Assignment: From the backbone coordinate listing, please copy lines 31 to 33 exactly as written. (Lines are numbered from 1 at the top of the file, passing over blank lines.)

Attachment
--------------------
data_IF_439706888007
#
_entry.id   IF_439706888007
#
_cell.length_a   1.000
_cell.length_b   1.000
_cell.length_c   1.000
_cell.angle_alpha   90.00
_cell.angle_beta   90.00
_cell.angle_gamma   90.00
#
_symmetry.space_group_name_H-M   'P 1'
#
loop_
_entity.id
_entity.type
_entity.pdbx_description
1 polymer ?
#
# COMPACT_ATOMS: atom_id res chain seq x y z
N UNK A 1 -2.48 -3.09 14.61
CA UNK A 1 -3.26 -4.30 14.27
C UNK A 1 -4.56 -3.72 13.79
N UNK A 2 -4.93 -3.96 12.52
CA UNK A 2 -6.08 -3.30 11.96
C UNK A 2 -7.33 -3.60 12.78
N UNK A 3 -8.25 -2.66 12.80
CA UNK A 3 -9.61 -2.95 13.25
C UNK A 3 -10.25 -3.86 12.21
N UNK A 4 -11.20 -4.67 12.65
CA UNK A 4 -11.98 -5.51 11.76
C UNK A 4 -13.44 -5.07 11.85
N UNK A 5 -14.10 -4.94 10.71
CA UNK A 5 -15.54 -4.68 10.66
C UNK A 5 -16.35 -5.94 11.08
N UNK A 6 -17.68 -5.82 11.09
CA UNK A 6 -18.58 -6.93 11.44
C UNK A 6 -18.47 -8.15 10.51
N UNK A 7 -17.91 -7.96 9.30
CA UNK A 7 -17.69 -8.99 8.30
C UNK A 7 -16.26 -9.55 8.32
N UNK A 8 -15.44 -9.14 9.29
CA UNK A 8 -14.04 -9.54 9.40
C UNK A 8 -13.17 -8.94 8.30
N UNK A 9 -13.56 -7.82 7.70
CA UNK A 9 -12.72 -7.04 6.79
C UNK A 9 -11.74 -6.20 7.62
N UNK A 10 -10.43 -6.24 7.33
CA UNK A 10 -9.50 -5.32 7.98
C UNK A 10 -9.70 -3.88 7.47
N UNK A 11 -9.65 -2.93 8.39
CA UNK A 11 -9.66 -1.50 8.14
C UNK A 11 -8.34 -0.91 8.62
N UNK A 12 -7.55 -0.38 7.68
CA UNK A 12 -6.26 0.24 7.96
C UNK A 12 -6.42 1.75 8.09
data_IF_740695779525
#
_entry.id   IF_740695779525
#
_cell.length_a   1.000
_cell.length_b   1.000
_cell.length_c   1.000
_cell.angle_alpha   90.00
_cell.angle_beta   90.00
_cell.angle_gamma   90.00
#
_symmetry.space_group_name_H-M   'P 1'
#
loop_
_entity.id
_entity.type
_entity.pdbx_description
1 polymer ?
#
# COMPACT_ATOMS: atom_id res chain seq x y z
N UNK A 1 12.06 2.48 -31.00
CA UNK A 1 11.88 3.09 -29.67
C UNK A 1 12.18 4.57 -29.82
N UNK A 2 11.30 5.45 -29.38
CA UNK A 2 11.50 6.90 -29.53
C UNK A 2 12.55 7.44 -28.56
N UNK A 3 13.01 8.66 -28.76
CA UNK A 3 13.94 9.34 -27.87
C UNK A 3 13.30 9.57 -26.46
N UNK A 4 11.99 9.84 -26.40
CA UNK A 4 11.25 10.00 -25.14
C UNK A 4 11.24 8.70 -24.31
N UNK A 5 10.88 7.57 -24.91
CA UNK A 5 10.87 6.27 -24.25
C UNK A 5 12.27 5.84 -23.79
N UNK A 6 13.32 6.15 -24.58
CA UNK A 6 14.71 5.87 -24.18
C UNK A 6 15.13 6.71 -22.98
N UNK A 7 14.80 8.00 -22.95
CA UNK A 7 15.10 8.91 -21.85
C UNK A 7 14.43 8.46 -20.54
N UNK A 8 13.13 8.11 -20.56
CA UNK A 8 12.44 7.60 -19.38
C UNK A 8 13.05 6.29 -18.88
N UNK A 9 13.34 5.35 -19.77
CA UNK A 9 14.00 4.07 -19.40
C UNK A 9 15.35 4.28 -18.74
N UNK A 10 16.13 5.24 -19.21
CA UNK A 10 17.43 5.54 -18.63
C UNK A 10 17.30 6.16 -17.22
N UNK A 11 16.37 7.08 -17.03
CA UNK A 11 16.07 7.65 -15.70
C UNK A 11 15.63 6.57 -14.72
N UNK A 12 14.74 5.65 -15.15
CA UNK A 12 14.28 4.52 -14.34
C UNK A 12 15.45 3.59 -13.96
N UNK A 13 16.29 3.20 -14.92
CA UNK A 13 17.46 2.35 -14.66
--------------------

CA UNK A 4 -11.98 -5.51 11.76
C UNK A 4 -13.44 -5.07 11.85
N UNK A 5 -14.10 -4.94 10.71